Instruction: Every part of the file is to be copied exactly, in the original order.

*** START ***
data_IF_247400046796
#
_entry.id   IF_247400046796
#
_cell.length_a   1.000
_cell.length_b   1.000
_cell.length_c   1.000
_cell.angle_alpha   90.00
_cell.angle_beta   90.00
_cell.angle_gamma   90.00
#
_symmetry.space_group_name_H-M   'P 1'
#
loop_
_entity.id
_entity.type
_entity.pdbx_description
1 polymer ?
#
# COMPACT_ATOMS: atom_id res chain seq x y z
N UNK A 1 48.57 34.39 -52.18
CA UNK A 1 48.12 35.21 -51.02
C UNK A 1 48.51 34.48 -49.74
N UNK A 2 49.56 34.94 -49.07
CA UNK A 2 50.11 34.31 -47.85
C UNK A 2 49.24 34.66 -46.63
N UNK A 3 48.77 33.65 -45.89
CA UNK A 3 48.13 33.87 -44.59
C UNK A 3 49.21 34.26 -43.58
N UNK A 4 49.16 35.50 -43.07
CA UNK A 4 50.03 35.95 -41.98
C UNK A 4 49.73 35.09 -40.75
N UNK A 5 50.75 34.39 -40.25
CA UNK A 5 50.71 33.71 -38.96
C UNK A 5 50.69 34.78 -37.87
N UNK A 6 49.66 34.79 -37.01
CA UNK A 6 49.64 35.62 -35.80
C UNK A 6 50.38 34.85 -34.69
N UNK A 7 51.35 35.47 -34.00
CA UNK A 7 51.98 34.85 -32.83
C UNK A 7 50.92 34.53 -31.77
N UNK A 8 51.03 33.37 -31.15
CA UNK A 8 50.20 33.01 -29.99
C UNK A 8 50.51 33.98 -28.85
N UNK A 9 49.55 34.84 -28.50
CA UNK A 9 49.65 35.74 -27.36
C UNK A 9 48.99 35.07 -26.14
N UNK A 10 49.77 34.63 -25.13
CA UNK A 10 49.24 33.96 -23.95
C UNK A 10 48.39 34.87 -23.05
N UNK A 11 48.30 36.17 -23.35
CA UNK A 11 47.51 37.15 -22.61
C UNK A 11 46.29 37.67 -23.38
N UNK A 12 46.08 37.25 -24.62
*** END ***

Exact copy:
data_IF_247400046796
#
_entry.id   IF_247400046796
#
_cell.length_a   1.000
_cell.length_b   1.000
_cell.length_c   1.000
_cell.angle_alpha   90.00
_cell.angle_beta   90.00
_cell.angle_gamma   90.00
#
_symmetry.space_group_name_H-M   'P 1'
#
loop_
_entity.id
_entity.type
_entity.pdbx_description
1 polymer ?
#
# COMPACT_ATOMS: atom_id res chain seq x y z
N UNK A 1 48.57 34.39 -52.18
CA UNK A 1 48.12 35.21 -51.02
C UNK A 1 48.51 34.48 -49.74
N UNK A 2 49.56 34.94 -49.07
CA UNK A 2 50.11 34.31 -47.85
C UNK A 2 49.24 34.66 -46.63
N UNK A 3 48.77 33.65 -45.89
CA UNK A 3 48.13 33.87 -44.59
C UNK A 3 49.21 34.26 -43.58
N UNK A 4 49.16 35.50 -43.07
CA UNK A 4 50.03 35.95 -41.98
C UNK A 4 49.73 35.09 -40.75
N UNK A 5 50.75 34.39 -40.25
CA UNK A 5 50.71 33.71 -38.96
C UNK A 5 50.69 34.78 -37.87
N UNK A 6 49.66 34.79 -37.01
CA UNK A 6 49.64 35.62 -35.80
C UNK A 6 50.38 34.85 -34.69
N UNK A 7 51.35 35.47 -34.00
CA UNK A 7 51.98 34.85 -32.83
C UNK A 7 50.92 34.53 -31.77
N UNK A 8 51.03 33.37 -31.15
CA UNK A 8 50.20 33.01 -29.99
C UNK A 8 50.51 33.98 -28.85
N UNK A 9 49.55 34.84 -28.50
CA UNK A 9 49.65 35.74 -27.36
C UNK A 9 48.99 35.07 -26.14
N UNK A 10 49.77 34.63 -25.13
CA UNK A 10 49.24 33.96 -23.95
C UNK A 10 48.39 34.87 -23.05
N UNK A 11 48.30 36.17 -23.35
CA UNK A 11 47.51 37.15 -22.61
C UNK A 11 46.29 37.67 -23.38
N UNK A 12 46.08 37.25 -24.62